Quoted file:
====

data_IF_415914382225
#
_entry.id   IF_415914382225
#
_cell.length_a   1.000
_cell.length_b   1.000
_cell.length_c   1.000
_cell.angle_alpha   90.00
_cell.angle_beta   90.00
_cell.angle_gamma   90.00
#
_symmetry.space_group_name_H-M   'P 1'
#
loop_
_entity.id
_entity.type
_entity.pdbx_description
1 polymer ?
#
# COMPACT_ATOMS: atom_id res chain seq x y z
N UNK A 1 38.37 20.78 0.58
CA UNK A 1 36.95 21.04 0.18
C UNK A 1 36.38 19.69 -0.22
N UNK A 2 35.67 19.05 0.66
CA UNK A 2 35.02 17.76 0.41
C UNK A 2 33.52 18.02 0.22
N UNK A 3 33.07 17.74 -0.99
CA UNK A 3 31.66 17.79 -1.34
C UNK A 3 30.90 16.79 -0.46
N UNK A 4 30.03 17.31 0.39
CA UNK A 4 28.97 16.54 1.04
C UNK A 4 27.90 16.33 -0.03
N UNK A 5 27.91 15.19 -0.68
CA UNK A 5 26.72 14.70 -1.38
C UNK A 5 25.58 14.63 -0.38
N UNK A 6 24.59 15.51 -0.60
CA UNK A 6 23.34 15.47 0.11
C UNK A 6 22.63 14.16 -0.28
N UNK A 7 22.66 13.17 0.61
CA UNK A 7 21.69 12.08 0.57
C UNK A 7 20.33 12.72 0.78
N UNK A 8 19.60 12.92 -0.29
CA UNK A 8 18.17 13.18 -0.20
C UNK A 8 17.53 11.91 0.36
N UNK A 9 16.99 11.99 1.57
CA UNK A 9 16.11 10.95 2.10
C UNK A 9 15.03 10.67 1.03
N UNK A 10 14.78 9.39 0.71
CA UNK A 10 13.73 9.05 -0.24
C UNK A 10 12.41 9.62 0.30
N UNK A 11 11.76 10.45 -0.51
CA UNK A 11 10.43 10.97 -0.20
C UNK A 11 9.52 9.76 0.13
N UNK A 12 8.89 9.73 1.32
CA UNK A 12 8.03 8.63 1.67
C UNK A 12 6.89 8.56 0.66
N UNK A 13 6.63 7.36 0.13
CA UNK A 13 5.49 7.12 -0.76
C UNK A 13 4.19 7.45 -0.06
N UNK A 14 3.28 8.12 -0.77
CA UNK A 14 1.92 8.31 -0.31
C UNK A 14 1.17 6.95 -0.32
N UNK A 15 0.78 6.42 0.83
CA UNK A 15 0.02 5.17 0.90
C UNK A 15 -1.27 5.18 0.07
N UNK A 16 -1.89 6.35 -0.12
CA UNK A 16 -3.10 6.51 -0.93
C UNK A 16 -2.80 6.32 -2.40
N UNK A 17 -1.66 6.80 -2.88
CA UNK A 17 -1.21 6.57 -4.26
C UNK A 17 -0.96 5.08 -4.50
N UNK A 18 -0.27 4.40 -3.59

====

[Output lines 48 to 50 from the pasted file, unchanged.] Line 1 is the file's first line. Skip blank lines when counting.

N UNK A 10 14.78 9.39 0.71
CA UNK A 10 13.73 9.05 -0.24
C UNK A 10 12.41 9.62 0.30